The question posed to 46 thought leaders - inside and outside the travel and tourism sector, from around the world, in the lead-up to the Rio+20 summit was: "How can the most sought after human economic activity on the planet transform itself for a cleaner, greener, fairer future?"
Responses were compiled in a book entitled "Green Growth and Travelism -- Letters from Leaders" published by Goodfellow Publishers and launched in Rio de Janeiro on 20 June at an event organized by the UN World Tourism Organization (UNWTO).
The contributions comprise a wide range of far-reaching ideas that point to a brighter future in which travelism - the entire travel and tourism value chain, of communities, companies, and consumers - plays a constructive role in the shift to a world based on green growth patterns – low carbon, more conservation, resource efficient, and inclusionary. According to the publishers, the book is the first to provide real evidence of the actions, viewpoints, and hopes of those at the frontline.
Some of the authors’ comments provide a measure of the thinking:
Maurice Strong, Secretary-General of the 1992 Rio Summit (to whom the book is dedicated): “The travel industry needs an enlightened and radically-reinvigorated agenda for green growth transformation - building on its progress to date, but with real and continuing action, targets, measurement, and a new mind-set that links economic, climate, social, and environmental response.”
Lyonchhen Jigmi Y. Thinley, Prime Minister of Bhutan: “…I would argue that an economy is not an economy if, at the very least, it does not promote sustainability, … instead of simply pursuing growth for its own sake, too often at the expense of our fragile Earth, the new economy will respect planetary boundaries, ensure fair distribution of our limited resources, and use those resources with care and efficiency, to serve human happiness and the wellbeing of all life.”
Richard Branson, Founder of the Virgin Group and the Carbon War Room: “I believe the airline industry can move from being a polluting industry to one of the cleanest industries in the world within 10 years. Unlike other industries, it only has 1800 fuel pumps to fuel the world’s aircraft, and, therefore, once clean fuels are ready for delivery, it is easy to transform the whole industry.”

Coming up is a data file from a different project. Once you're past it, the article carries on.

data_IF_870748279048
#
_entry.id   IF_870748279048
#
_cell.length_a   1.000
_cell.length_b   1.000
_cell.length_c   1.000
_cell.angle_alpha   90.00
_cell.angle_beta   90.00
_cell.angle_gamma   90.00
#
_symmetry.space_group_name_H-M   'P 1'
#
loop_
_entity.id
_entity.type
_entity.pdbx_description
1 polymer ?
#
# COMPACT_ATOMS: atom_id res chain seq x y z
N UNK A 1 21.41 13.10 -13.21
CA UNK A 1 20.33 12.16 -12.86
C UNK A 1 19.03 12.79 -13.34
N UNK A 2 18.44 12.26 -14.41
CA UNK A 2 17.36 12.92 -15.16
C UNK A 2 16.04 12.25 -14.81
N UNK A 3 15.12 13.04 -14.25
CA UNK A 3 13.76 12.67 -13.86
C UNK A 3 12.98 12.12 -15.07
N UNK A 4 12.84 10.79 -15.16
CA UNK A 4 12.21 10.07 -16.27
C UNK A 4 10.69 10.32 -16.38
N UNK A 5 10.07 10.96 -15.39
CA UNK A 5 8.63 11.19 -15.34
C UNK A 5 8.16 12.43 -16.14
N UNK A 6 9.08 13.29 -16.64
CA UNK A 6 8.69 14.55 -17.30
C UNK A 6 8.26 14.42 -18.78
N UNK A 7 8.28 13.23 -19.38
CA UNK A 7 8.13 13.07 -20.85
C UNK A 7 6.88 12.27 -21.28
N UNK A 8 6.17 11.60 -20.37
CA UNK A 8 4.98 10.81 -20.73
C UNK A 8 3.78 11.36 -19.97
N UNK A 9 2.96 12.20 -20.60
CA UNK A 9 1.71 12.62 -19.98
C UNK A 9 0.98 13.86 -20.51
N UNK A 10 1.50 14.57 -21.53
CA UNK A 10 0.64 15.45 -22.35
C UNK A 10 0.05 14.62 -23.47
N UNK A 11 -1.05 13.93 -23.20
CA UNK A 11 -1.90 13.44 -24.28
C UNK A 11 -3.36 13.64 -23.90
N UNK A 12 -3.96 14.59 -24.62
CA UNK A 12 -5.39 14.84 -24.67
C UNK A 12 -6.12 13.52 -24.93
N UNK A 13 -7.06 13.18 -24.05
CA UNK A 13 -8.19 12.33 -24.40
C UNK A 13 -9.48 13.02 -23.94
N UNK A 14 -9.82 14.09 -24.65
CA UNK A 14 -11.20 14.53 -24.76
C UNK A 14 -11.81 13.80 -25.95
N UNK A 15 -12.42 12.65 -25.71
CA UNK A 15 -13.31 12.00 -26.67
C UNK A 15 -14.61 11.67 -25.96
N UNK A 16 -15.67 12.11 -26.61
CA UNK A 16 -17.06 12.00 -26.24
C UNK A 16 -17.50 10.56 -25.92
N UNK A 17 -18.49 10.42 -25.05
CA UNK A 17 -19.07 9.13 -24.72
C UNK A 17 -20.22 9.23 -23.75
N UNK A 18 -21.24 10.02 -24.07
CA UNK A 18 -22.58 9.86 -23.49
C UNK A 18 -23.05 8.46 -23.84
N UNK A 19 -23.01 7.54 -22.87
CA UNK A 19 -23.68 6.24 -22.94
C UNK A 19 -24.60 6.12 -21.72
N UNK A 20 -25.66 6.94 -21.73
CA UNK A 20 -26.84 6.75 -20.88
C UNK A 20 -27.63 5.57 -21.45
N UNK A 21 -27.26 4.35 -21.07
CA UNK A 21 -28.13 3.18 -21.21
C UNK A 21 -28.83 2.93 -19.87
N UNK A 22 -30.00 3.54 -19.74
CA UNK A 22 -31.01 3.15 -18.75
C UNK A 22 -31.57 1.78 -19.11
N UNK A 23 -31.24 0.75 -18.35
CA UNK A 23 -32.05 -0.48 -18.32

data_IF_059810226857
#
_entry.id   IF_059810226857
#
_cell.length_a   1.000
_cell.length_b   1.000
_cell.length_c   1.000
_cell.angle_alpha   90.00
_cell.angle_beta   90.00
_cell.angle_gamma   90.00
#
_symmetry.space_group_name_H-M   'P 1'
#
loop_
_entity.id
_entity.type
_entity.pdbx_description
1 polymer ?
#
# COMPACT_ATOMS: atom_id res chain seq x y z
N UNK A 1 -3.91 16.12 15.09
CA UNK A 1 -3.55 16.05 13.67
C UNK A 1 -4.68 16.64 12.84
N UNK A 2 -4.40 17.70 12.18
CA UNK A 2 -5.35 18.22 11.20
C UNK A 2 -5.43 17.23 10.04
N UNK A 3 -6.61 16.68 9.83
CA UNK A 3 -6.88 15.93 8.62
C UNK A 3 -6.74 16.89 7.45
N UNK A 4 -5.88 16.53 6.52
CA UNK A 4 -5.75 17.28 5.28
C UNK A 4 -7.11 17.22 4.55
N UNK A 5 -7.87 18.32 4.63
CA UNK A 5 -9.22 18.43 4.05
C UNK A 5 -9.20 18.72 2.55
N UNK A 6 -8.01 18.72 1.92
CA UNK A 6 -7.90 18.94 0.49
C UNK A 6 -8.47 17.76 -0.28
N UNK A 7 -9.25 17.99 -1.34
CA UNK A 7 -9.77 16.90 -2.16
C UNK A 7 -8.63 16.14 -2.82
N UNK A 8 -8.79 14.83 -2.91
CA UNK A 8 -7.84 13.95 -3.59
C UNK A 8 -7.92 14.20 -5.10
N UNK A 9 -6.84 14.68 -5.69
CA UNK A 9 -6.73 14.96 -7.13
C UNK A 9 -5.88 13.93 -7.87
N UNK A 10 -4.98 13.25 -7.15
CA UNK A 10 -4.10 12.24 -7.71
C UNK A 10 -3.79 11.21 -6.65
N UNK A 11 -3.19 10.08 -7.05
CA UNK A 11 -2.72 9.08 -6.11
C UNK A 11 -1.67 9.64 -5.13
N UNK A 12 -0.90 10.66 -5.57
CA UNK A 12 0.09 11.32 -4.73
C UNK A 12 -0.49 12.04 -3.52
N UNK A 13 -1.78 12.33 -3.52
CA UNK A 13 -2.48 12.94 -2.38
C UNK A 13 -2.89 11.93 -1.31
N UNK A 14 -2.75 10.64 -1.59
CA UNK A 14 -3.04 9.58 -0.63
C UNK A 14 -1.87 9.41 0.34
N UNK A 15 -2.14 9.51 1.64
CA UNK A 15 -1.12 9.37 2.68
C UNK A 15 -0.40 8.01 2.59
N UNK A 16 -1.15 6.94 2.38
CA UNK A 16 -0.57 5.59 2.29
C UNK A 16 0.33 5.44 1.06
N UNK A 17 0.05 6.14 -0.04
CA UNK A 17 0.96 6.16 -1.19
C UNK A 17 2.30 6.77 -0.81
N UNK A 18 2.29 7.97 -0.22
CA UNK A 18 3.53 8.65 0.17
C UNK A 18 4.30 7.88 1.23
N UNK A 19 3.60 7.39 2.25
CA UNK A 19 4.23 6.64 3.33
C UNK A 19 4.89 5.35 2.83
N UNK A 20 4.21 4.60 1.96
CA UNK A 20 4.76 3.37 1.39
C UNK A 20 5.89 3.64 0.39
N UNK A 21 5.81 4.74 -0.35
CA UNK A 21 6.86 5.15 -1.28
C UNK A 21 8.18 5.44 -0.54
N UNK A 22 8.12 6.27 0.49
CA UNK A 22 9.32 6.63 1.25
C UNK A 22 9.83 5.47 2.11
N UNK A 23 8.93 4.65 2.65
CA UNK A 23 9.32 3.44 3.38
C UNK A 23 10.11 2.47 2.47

The contribution of UNCTAD Secretary-General Supachai Pantichpakdi stressed that for tourism to be environmentally, socially and economically sustainable, it is essential to have a partnership between the public and private spheres. The Government's role includes ensuring that industrial policy, macroeconomic policy, investment policy and other regulations relating to the environment, to labour standards, and to training are in place and harnessed to serve national tourism and development goals.
Dr. Supachai noted the relative robustness of the tourism sector in light of the recent economic and financial crisis. He also noted that by boosting per capita income, tourism had been a decisive factor supporting graduation from Least Developed Countries status of Cape Verde and the Maldives, and three other small island LDCs (Samoa, Tuvalu, and Vanuatu) are regarded as potential graduation cases in light of progress that has been, to a large extent, fuelled by tourism growth.
Dr. Supachai cited the case of Laos where UNCTAD and other UN agencies are "working as one" on a project to help organic agriculture producers and tourism enterprises promote more sustainable agriculture and strengthen the new sector's links with tourism. One of the objectives is to boost Laos' profile and tourism "offer" in an increasingly competitive tourism market. Bolstering sustainable agriculture can also have wider macroeconomic effects in addition to environmental benefits, including through reducing the country's reliance on costly imports of fuel and petro-chemical pesticides.
This project is shortly to be rolled out in a series of other countries.